Southeast Asian countries are being caught in-between the rivalry of two major powers. The U.S. and China have utilized this year’s prestigious Shangri-La Dialogue (SLD) in Singapore to woo ASEAN countries and trade barbs with each other and promote their respective views on the dispute over ‘rule of law’ and ‘right of might’.
The forum, which was organized by the London-based International Institute for Strategic Studies from June 10–12 at the Shangri-La Hotel, was attended by more than 500 ministers, military generals, government officials, scholars and journalists from 42 countries.
Most discussions clustered around two dominant topics – the ongoing war in Ukraine and growing strategic competition between the U.S. and China. Both powers strive to dominate the world through trade, investments, loans and weapons.
In his keynote address at the SLD, Japanese Prime Minister Fumio Kishida warned about the dangers of a war by saying that “Ukraine today may be East Asia tomorrow”. He vowed to expand Japan’s diplomatic and security roles in Asia as he outlined his vision for an open, free and peaceful Indo-Pacific region.
Kishida said that Japan was committed to “realism diplomacy for a new era” in which it will “be more proactive than ever in tackling the challenges and crises that face Japan, Asia and the world”. He further explained that Japan faces the impact of Russia’s invasion, China’s growing maritime assertiveness and North Korea’s development of new missiles and nuclear weapons. In addition, Kishida pledged to strengthen the rules-based international order.
“I will seek to build a stable international order through dialogue, not confrontation. At the same time, however, we must be prepared for the emergence of an entry that tramples on the peace and security of other countries by force or threat without honouring the rules”, Kishida said.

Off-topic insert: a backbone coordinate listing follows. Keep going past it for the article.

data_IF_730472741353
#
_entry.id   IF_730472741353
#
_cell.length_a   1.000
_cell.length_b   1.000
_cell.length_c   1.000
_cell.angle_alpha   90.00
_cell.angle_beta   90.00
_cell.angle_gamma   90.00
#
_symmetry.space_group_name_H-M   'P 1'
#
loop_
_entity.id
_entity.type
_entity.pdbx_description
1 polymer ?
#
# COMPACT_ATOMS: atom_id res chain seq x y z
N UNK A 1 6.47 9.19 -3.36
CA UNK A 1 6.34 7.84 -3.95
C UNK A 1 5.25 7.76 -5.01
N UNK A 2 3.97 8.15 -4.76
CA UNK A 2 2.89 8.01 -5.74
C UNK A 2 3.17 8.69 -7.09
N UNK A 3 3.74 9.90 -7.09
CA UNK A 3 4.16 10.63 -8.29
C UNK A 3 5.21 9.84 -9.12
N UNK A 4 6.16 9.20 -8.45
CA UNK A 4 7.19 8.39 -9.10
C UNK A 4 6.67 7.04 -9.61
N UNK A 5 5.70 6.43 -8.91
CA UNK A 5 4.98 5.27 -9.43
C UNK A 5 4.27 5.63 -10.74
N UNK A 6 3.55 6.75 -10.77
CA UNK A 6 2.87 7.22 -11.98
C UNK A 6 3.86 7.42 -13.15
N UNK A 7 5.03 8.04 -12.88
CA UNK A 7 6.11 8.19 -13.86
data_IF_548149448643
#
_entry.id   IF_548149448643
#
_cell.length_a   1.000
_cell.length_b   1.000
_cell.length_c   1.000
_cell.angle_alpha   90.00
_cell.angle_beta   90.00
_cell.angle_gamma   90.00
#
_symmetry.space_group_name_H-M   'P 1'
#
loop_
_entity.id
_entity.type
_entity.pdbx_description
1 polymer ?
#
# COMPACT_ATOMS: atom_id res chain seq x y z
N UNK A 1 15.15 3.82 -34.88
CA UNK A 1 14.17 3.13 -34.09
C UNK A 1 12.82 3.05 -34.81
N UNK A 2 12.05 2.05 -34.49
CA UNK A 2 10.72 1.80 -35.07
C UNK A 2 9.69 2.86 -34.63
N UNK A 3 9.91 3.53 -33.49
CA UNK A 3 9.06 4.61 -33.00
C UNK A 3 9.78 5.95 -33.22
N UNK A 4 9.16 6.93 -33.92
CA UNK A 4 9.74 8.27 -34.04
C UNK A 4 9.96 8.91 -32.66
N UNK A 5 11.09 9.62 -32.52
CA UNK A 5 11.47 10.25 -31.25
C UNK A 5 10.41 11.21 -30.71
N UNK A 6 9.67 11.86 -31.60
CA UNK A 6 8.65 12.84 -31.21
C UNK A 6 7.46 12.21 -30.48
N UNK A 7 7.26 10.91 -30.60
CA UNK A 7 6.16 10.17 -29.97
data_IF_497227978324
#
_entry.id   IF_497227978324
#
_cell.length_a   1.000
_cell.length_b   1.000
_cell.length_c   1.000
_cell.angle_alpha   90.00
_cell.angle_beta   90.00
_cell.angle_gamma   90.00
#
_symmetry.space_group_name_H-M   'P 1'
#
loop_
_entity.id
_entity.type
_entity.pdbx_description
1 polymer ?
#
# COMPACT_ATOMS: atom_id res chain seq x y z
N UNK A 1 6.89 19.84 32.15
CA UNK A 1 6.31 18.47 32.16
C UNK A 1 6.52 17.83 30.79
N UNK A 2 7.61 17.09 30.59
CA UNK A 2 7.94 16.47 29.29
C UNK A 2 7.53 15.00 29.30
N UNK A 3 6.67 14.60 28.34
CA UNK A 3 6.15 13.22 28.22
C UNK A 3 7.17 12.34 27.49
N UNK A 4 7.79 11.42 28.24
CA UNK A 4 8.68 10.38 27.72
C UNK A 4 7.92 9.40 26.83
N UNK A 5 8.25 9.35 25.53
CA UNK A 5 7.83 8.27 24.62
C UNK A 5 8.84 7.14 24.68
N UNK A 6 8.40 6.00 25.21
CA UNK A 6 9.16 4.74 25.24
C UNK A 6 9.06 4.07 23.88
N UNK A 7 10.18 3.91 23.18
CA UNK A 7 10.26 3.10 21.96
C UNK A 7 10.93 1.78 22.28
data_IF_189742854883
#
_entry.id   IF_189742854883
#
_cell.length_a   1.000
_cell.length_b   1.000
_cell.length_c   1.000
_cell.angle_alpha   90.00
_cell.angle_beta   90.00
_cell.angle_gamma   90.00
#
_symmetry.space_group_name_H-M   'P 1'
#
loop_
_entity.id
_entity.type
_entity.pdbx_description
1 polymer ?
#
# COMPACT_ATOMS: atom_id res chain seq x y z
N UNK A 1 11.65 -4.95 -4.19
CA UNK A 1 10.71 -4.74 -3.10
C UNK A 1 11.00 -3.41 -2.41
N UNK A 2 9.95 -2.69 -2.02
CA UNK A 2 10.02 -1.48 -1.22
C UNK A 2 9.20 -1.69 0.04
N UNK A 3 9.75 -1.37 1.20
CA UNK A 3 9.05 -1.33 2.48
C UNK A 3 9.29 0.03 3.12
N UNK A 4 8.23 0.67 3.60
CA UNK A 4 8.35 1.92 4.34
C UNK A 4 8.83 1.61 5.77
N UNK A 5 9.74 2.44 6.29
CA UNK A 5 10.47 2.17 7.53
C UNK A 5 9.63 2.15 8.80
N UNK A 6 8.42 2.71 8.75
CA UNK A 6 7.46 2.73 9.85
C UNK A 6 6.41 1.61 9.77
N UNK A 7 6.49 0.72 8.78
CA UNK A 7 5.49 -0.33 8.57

He also emphasized that Japan is committed to maintaining good relations with China.
Rules-based order in Asia and the world became the main topic of the 19th Shangri-La Dialogue. However, who exactly has been breaking the laws?
Everybody knows that China is not honouring international maritime rules in the South China Sea (SCS) and East China Sea. It signed and ratified the 1982 United Nations Convention on the Law of the Sea (UNCLOS). Yet, it refuses to follow the UNCLOS and claims more than 90 percent of the SCS based on its controversial Nine-Dashed Line map.
On Feb. 11 of this year, the White House unveiled its new strategy for a “free and open Indo-Pacific region”, which pledges support for regional connectivity, trade and investment, and deepening bilateral and multilateral partnerships.
During his speech on Saturday morning (June 11), U.S. Secretary of Defense Lloyd Austin lashed at China’s coercive and aggressive actions in the East and South China Seas, which he said has posed a threat to regional stability. He vowed that the U.S. would stand by its partners to resist Chinese pressure.
“Indo-Pacific countries shouldn’t face political intimidation, economic coercion, or harassment by maritime militias,” Austin said. “The PRC’s moves threaten to undermine security, stability and prosperity in the Indo-Pacific.”
He was referring to China as PRC (People’s Republic of China, which is China’s official name).
Austin stated that the U.S. wants a free and open Indo-Pacific region that is based on rule of law that respects the sovereignty of other countries.
“We seek a region free of aggression and bullying, a world that respects territorial integrity and political independence, that expands human rights and human dignity and a world in which all countries – large and small – are free to thrive and lawfully pursue their interests, free from coercion and intimidation,” he elaborated.
According to Austin, the Indo-Pacific is the U.S.’ priority theater of operations and is at the heart of American grand strategy. “We’re taking our defense cooperation with Singapore, Indonesia and Vietnam to the next level”.
He added that maintaining peace and stability across the Taiwan Strait is not just a U.S. interest. It is a matter of international concern. The U.S. respects ASEAN centrality and the sovereignty of ASEAN countries. Austin clearly outlined that the U.S. is not seeking a conflict in Asia.
“So, let me be clear. We do not seek confrontation or conflict, and we do not seek a new Cold War, an Asian NATO, or a region split into hostile blocs. We will defend our interests without flinching, but we’ll also work toward our vision for this region – one of expanding security and increased cooperation, not one of growing division,” Austin said. “Friendships in the Indo-Pacific go back many, many decades. We seek inclusion, not division. We seek cooperation, not strife”.